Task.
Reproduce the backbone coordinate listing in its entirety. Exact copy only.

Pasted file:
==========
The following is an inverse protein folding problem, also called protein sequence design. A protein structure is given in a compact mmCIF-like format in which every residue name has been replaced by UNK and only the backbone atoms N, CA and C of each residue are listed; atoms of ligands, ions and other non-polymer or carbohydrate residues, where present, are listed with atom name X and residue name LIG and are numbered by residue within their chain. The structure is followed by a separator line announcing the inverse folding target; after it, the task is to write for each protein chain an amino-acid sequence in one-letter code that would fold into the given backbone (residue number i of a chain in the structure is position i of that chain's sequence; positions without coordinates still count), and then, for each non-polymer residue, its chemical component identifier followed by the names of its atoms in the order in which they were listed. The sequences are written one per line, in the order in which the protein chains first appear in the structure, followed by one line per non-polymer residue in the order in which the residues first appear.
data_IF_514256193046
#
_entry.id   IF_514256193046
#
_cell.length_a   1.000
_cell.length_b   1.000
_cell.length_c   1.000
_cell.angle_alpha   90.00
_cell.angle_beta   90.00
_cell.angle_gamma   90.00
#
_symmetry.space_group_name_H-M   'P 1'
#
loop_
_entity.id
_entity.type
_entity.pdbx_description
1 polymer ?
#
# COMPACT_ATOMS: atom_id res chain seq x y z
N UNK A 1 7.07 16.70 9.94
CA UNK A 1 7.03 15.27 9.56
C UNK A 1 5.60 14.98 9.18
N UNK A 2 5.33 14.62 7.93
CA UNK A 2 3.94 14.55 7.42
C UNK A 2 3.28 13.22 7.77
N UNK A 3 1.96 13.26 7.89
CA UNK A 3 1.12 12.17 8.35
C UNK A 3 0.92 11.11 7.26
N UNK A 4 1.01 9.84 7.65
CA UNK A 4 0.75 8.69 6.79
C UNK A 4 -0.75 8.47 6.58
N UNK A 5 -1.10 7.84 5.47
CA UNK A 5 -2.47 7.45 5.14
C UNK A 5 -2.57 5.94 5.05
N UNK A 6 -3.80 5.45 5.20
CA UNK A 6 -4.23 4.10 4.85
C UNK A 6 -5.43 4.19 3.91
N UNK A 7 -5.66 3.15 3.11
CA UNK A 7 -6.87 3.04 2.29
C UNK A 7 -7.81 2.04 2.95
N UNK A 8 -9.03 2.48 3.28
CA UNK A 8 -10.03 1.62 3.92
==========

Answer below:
The following is an inverse protein folding problem, also called protein sequence design. A protein structure is given in a compact mmCIF-like format in which every residue name has been replaced by UNK and only the backbone atoms N, CA and C of each residue are listed; atoms of ligands, ions and other non-polymer or carbohydrate residues, where present, are listed with atom name X and residue name LIG and are numbered by residue within their chain. The structure is followed by a separator line announcing the inverse folding target; after it, the task is to write for each protein chain an amino-acid sequence in one-letter code that would fold into the given backbone (residue number i of a chain in the structure is position i of that chain's sequence; positions without coordinates still count), and then, for each non-polymer residue, its chemical component identifier followed by the names of its atoms in the order in which they were listed. The sequences are written one per line, in the order in which the protein chains first appear in the structure, followed by one line per non-polymer residue in the order in which the residues first appear.
data_IF_514256193046
#
_entry.id   IF_514256193046
#
_cell.length_a   1.000
_cell.length_b   1.000
_cell.length_c   1.000
_cell.angle_alpha   90.00
_cell.angle_beta   90.00
_cell.angle_gamma   90.00
#
_symmetry.space_group_name_H-M   'P 1'
#
loop_
_entity.id
_entity.type
_entity.pdbx_description
1 polymer ?
#
# COMPACT_ATOMS: atom_id res chain seq x y z
N UNK A 1 7.07 16.70 9.94
CA UNK A 1 7.03 15.27 9.56
C UNK A 1 5.60 14.98 9.18
N UNK A 2 5.33 14.62 7.93
CA UNK A 2 3.94 14.55 7.42
C UNK A 2 3.28 13.22 7.77
N UNK A 3 1.96 13.26 7.89
CA UNK A 3 1.12 12.17 8.35
C UNK A 3 0.92 11.11 7.26
N UNK A 4 1.01 9.84 7.65
CA UNK A 4 0.75 8.69 6.79
C UNK A 4 -0.75 8.47 6.58
N UNK A 5 -1.10 7.84 5.47
CA UNK A 5 -2.47 7.45 5.14
C UNK A 5 -2.57 5.94 5.05
N UNK A 6 -3.80 5.45 5.20
CA UNK A 6 -4.23 4.10 4.85
C UNK A 6 -5.43 4.19 3.91
N UNK A 7 -5.66 3.15 3.11
CA UNK A 7 -6.87 3.04 2.29
C UNK A 7 -7.81 2.04 2.95
N UNK A 8 -9.03 2.48 3.28
CA UNK A 8 -10.03 1.62 3.92